As one of the world’s leading cycling cities, with 43% of its residents commuting to work and school by bicycle, located in a country that was an early adopter of wind power which established its commitment to sustainability, Denmark’s remarkable success in incentivizing wind energy led to it producing 42% of its energy by means of wind power in 2015, Copenhagen seemed a natural candidate to become the first carbon neutrality. The city set itself this ambitious target in 2013 it established itself as a forerunner in the effort to reduce the impact of urban centers and offered a benchmark for other cities to come.

Now, closing in on five years to its deadline, the city is realizing the limitations of what a municipal government can achieve as well as understanding the true challenges of realizing behavioral change among its citizens. Despite ambitious transportation projects such as the construction of a new metro line and innovative means of sorting and disposing of city waste through advanced recycling plans, and heavy investments in wind turbines, the city continues to struggle with transportation-related emissions.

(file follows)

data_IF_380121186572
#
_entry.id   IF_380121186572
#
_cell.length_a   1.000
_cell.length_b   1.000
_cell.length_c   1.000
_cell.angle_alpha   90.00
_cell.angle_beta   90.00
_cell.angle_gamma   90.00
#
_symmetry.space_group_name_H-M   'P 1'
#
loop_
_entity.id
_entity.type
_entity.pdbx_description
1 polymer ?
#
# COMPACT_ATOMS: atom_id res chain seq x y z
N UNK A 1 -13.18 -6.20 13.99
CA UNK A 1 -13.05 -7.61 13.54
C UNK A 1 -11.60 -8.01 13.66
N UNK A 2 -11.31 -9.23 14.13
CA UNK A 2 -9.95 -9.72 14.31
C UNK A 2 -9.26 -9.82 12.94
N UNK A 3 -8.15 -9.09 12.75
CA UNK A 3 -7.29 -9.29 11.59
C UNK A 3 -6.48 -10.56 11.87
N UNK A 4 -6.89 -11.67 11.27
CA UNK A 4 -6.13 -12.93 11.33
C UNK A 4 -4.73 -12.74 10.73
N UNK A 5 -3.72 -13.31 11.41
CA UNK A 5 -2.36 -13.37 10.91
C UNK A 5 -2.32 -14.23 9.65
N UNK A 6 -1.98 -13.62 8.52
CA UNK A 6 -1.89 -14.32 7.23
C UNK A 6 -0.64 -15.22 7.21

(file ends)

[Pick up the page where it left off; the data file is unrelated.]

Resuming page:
Not only are the municipal governments means of impacting the source of these emissions fairly limited, the ability to impose heavier vehicle taxation belonging to the national government, the city has recognized that the battle to limit private car use is a heavily political one. These efforts are also liable to produce notable rifts between the urban and rural areas of municipalities as the alternative means available to citizens further from the city center are fairly limited.

However, with the population of Copenhagen strongly behind the effort and willing to take steps to alter their own behavior in the interest of reducing emissions, according to a 2018 study, the government’s hopes have not been dimmed and the world stands to learn from their efforts.

Read more about Copenhagen’s efforts to reach carbon neutrality in the New York Times

More on Copenhagen’s 2025 climate plan

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